Trek had announced their arrival in the US but they wanted to be a real contender, and that meant increasing their overseas presence. “When we decided the vision, we decided we wanted to be present the first year, and be competitive, at the front of races in year two of the program,” said Shriver. “We thought, let’s try the European scene, and be at the front there with Katie, and a European.”

Compton's new Trek Crockett. © Cyclocross Magazine

Compton won plenty of races on the aluminum Trek Crockett. © Cyclocross Magazine

While supporting Compton at several European events throughout the winter, Shriver poked around to see which riders might fit Trek’s culture, marketing, and product testing objectives. “I had my eye on certain riders,” said Shriver. “The riders that are most valuable in terms of product development and marketing, but also who would be the best fit for Trek. We are like a family, and we like our athletes to feel that, and to be a part of that family.”

Shriver had conversations with all of the teams, discussing whose contracts were coming up, and who might be a good match for the Trek program. As soon as he sat down with Crelan-Euphony team manager Jan Verstraeten, Shriver sensed that Nys’ organization, which came across to him as professional, honest, and open, would be a smart match for Trek. During this initial conversation, Nys’ management team let Shriver know that they were renegotiating several of their contracts and would be interested in speaking further.

Shriver returned to Waterloo in March and told the Sports Marketing team that Nys was in play. At first Simon Thompson, Trek’s Sports Marketing Manager, assumed getting Nys on board would be cost-prohibitive. It was turning into a busy year for Thompson and Trek’s team projects. Trek’s purchase of the Leopard SA UCI World Tour license was a considerable investment, and taking on another team like Crelan-Euphony, or even a high profile rider like Nys, would prove difficult. Thompson put it on his to-do list, but didn’t connect with Nys’ management company Golazo, until the end of May.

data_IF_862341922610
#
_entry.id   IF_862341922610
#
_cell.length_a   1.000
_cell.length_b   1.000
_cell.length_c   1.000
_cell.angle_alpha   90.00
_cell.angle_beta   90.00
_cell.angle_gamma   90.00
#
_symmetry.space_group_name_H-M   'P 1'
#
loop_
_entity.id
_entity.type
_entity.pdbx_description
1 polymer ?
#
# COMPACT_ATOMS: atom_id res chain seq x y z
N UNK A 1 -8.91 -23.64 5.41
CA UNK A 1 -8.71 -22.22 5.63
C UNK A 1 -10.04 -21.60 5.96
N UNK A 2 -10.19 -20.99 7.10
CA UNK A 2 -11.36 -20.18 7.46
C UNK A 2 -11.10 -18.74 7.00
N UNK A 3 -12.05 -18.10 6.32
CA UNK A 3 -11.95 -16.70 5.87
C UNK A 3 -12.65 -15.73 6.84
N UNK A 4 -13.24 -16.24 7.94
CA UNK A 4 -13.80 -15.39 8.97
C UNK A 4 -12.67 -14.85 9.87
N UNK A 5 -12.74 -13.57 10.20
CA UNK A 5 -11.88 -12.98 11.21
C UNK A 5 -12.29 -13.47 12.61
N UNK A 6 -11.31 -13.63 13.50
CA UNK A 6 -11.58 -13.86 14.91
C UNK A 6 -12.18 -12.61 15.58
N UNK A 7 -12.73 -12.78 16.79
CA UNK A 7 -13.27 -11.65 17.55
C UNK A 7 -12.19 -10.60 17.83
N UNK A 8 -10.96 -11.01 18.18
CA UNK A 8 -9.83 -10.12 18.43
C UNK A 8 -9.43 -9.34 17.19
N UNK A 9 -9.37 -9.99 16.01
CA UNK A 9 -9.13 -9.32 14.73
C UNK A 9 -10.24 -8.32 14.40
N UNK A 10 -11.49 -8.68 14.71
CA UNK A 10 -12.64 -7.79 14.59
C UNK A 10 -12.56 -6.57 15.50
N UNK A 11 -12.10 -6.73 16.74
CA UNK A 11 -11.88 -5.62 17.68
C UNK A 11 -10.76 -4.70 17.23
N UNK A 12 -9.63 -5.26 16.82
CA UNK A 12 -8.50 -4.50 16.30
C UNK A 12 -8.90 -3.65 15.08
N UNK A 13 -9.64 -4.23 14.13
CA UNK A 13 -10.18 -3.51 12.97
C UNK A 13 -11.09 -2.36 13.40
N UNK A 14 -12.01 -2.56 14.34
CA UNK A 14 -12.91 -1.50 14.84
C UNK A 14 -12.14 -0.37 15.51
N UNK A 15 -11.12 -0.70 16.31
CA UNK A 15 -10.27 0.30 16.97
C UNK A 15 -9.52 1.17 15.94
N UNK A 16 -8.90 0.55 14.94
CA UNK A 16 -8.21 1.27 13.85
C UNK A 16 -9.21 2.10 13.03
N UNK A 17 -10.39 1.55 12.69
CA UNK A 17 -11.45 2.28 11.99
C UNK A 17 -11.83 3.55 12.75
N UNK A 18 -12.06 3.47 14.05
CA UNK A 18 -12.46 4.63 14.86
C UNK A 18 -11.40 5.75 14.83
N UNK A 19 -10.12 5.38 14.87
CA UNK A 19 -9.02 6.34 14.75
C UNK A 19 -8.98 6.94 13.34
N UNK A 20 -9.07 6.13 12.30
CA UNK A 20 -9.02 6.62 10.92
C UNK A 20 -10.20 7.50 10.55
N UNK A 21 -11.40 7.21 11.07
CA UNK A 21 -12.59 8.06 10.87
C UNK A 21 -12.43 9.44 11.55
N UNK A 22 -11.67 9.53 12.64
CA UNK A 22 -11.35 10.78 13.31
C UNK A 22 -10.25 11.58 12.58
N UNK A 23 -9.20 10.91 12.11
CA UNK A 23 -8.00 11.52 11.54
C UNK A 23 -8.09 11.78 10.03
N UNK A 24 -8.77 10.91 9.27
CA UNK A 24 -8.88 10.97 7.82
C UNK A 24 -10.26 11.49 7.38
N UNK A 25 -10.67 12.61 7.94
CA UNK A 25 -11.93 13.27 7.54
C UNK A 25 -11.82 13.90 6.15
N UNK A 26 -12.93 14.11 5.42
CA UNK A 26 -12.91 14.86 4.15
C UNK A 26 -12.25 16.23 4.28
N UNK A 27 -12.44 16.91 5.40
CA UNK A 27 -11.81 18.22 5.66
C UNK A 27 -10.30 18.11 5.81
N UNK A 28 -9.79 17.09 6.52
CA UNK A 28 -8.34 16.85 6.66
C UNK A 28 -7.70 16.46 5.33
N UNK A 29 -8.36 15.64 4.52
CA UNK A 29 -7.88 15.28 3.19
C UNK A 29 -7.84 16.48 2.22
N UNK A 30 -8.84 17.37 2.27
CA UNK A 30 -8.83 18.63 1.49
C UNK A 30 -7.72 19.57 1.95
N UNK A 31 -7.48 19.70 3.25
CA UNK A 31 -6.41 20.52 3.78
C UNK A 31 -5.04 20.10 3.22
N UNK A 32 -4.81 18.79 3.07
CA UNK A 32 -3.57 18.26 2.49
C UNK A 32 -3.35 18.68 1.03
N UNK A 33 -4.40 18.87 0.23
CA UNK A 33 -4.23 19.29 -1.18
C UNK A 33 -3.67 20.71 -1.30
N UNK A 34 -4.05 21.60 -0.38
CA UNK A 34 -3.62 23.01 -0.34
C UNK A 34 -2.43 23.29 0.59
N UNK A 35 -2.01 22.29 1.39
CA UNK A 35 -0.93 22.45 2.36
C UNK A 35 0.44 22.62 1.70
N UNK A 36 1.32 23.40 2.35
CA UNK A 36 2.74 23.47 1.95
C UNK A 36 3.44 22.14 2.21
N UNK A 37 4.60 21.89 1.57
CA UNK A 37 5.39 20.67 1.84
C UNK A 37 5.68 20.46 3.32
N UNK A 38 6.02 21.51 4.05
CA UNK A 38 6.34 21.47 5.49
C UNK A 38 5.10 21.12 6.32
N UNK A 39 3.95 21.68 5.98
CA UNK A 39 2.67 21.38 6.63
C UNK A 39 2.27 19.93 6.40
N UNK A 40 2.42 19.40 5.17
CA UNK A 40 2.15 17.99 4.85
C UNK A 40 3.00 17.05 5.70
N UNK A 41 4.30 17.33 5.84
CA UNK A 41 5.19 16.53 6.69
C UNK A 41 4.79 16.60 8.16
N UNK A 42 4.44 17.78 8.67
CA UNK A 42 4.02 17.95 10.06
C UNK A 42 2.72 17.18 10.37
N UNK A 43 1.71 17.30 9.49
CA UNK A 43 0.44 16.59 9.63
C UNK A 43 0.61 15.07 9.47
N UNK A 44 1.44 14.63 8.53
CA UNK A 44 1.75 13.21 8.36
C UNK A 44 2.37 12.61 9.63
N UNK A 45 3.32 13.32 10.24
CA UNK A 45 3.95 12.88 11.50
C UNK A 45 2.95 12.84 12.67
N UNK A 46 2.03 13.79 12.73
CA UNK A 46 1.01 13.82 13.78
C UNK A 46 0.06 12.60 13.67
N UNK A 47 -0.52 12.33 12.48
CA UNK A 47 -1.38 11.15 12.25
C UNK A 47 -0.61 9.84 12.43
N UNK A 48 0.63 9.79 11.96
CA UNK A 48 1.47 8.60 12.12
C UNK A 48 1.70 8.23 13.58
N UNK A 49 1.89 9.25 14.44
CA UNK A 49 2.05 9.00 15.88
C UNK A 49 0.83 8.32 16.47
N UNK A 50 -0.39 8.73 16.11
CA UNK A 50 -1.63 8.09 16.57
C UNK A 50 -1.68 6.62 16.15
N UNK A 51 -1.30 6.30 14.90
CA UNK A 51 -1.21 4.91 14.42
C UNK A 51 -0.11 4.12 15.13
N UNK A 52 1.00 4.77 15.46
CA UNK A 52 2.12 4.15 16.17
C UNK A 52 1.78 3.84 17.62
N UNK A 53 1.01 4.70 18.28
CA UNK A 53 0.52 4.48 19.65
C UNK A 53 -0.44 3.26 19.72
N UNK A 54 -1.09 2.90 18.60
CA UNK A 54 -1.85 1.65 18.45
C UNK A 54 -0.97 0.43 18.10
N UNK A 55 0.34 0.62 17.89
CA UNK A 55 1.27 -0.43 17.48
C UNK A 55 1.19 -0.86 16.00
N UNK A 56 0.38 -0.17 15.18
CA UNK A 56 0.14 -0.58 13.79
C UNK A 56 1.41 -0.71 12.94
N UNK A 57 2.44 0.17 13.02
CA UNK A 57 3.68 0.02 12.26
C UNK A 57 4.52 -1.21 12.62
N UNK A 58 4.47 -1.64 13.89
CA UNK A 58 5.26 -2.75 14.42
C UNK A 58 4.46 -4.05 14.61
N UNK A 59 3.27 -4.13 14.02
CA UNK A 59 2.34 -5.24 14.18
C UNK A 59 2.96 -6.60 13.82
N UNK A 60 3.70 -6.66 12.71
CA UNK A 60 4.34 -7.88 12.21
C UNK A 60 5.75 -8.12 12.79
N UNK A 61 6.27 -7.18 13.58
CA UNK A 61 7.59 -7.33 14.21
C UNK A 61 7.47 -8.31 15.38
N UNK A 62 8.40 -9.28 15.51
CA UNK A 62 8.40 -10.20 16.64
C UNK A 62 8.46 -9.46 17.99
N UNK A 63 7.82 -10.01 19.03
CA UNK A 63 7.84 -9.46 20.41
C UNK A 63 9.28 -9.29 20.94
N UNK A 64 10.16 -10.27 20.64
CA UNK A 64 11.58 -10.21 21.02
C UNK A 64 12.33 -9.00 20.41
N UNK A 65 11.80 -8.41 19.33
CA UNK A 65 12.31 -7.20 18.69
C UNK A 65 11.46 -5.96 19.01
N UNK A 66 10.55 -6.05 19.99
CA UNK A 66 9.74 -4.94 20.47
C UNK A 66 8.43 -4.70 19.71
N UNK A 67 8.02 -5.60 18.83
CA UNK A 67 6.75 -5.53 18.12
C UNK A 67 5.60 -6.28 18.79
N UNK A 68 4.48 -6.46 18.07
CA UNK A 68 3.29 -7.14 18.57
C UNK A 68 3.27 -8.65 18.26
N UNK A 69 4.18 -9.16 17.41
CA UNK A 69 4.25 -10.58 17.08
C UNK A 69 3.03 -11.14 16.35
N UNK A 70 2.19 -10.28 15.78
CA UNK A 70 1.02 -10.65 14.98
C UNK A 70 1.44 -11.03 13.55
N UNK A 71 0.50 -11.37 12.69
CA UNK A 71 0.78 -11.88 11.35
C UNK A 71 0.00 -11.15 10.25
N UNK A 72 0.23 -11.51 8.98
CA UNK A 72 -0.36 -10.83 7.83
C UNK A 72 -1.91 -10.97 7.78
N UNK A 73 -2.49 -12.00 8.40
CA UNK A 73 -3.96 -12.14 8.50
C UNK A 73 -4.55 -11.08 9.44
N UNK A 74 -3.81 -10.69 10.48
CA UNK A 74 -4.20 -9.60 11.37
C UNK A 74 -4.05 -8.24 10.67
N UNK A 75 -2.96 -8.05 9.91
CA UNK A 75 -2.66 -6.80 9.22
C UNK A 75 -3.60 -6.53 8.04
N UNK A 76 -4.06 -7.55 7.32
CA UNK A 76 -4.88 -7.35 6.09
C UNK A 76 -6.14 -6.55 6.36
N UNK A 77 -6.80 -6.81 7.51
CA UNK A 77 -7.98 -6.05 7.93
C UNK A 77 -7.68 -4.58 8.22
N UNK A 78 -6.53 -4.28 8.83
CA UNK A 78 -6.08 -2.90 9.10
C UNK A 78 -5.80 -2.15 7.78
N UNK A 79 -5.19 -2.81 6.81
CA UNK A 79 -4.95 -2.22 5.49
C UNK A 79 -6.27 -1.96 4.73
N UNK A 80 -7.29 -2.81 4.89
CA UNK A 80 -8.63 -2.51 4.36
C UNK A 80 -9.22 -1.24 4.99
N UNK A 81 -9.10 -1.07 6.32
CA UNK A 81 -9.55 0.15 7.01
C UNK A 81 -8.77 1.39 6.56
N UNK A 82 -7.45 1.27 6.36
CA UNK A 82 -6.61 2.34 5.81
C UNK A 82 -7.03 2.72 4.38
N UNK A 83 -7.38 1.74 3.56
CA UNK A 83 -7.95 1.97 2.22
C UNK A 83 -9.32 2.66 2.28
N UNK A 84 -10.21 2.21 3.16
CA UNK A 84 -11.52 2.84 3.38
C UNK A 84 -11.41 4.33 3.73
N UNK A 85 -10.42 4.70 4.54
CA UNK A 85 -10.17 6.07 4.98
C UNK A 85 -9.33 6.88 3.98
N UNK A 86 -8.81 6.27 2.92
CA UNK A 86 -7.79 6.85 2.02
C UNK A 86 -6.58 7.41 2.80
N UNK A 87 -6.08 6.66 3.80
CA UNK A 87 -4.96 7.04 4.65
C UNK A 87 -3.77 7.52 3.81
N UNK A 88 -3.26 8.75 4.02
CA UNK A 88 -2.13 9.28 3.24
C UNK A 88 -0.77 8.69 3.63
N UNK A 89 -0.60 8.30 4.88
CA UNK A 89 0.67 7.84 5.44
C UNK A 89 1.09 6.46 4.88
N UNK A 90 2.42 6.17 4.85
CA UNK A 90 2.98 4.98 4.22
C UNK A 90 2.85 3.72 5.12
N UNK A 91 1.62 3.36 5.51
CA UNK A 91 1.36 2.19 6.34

Golazo, a Belgian sports marketing firm, represents a wide range of athletes and manages many high profile sporting events, including cyclocross races like the bpost Bank Trofee series. The firm’s CEO, Bob Verbeeck, speaks American-accented English, which he perfected while on a running scholarship at Iowa State in the 80’s. When Thompson finally connected with Verbeeck, and Golazo’s Managing Sports Director Christophe Impens, the two parties quickly hit it off. Like Shriver, Thompson felt a quick connection to Nys’ team, and sensed that Verbeeck understood where Trek was coming from. After Thomson realized that Crelan-Euphony would just be Nys and Sven Vanthourenhout, things got serious.

Despite his original skepticism, the deal went smoothly for Thompson. “I’d have to say it was actually really easy. We quickly realized we wanted the same things,” said Thompson about the negotiation process. “It wasn’t a question of dollars and cents. It was about why we were doing it and what were the things we want to get out of it. I think we had really similar goals in that respect.”

While that may seem like a lot of marketing speak—nobody ever wants to appear strictly mercenary—Nys has been vocal and active in his desire to expand the sport, and signing with an innovative, American brand certainly can only help his ability to showcase the sport to larger cyclocross bike-buying markets.


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